In 2006 the Vice president of multinational bank Standard Chartered in Mumbai Niel Chatterjee ploughed his Mercedes car through the crowded Dadar area on Cadell Road one night, knocked dead Ramakant Dhuri, a watchman in a nearby housing society complex. He did not stop even when policemen tried to stop him. They gave him a chase and caught up with him near Mahim. He was in the police lock up that night but bailed out next day and thereafter no one heard of the case. No Section 304 A (II) culpable homicide here either. No media outrage. Even though the Standard Chartered Bank sacked him for his misconduct, the media pretended as if nothing happened. No Police, no media trial, no judiciary. The man though no more an employee of Standard Chartered Bank, walked free thereafter. All, because of right connections here in Delhi.
And in January, 1999 Sanjeev Nanda, the son of one of India’s well known arms dealer Suresh Nanda and the grandson of former Naval chief turned arms agent Admiral S M Nanda mowed down six policemen manning the security barrier on Lodhi Road, while driving in a highly inebriated state. According to eye witnesses Sanjeev coming at great speed in his new BMW hit the barrier and the policemen manning the barrier got hit in the process and fell on the ground badly injured and writhing in pain. Sanjeev Nanda accompanied by his friend Gupta stopped a short distance ahead saw them writhing in pain, lying on the road. In a criminal attempt to leave no trace of evidence, he reversed his car ran over them ensuring their death and then fled the spot. Took the car a little distance away to his friend’s villa in nearby Golf Links and there was getting the car cleaned up when a Police Inspector traced the car to the Golf Links House. In effect Nanda was caught destroying evidence after wilfully committing murder. This was a simple case of premeditated murder inviting Section 302 of the Indian Penal Code (IPC). But there was bias in his favour from the beginning with the Delhi Police booking him only under culpable homicide not amounting to murder. And we say law is equal to all and Salman Khan or Sanjay Dutt should not be given any special treatment.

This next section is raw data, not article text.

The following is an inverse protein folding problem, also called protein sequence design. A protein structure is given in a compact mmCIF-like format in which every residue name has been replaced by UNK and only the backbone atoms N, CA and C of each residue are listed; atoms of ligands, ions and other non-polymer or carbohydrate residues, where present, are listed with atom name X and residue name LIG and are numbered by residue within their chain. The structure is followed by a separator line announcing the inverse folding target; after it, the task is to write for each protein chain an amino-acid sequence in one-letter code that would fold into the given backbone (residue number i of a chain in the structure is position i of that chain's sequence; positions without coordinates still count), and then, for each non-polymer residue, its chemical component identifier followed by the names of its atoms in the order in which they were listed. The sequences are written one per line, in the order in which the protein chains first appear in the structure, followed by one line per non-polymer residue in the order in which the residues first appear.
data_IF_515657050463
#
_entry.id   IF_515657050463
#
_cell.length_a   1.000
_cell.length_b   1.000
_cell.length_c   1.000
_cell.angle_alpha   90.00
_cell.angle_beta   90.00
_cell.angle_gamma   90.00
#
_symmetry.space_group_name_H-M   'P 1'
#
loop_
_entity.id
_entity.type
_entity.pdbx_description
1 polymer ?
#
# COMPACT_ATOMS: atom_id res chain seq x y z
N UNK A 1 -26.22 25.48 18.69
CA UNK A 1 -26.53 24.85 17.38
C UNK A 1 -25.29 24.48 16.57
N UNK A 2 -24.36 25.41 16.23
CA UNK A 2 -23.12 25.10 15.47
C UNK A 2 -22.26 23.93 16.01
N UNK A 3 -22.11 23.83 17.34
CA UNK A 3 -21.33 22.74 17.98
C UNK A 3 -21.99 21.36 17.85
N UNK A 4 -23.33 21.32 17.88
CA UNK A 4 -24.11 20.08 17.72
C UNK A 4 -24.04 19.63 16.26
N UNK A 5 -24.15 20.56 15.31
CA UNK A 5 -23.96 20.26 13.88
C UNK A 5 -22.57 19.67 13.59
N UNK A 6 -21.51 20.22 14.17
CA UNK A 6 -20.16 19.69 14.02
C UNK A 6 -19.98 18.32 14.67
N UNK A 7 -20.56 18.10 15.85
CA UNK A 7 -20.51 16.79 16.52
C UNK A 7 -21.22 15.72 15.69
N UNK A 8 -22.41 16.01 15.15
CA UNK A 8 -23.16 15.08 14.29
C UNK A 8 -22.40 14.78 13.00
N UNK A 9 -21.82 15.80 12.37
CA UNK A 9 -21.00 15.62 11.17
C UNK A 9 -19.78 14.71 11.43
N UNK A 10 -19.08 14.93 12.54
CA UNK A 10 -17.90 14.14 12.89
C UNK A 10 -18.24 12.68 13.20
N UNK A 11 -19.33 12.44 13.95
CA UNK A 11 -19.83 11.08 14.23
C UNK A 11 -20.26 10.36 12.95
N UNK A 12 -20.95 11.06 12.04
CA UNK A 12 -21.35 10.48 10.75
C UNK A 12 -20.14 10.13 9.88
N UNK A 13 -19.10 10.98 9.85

These two naïve film actors who faced tremendous adverse media attention initially from the Sanghi variety (Remember how the Shiv Sena led a campaign against Sanjay Dutt film Khalnayak), though later when Sunil Dutt went and pleaded with Bal Thackeray he relented and even gave some protection to the Dutt family.
Lately Salman Khan too tried the same trick and gave Narendra Modi, reeling under the charge of anti-Muslim bias the much needed morale booster just a few months before the general elections by participating in Modi’s kite flying festival in January, 2014. Perhaps this was Modi’s way of returning the favour that noted lawyer Harish Salve was available at hand to secure bail for Salman from the Bombay High Court within hours of the sessions court verdict.